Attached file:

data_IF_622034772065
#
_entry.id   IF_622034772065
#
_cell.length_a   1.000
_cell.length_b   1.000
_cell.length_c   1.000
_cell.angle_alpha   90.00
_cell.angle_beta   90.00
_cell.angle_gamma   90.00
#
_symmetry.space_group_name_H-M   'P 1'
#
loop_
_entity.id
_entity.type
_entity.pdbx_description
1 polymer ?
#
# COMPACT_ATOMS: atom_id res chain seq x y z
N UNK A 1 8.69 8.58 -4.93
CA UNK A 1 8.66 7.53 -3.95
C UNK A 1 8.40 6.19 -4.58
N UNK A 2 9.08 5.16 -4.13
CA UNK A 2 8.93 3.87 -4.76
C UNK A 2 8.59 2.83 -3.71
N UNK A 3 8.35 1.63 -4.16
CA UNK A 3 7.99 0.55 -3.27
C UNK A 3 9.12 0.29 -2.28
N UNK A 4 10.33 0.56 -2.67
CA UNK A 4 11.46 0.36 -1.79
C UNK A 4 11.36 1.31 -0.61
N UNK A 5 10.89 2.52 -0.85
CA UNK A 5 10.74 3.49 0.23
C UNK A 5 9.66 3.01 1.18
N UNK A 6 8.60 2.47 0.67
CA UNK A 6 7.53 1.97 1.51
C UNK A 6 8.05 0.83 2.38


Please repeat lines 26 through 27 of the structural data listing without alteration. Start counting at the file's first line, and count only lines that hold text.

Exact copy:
C UNK A 2 8.59 2.83 -3.71
N UNK A 3 8.35 1.63 -4.16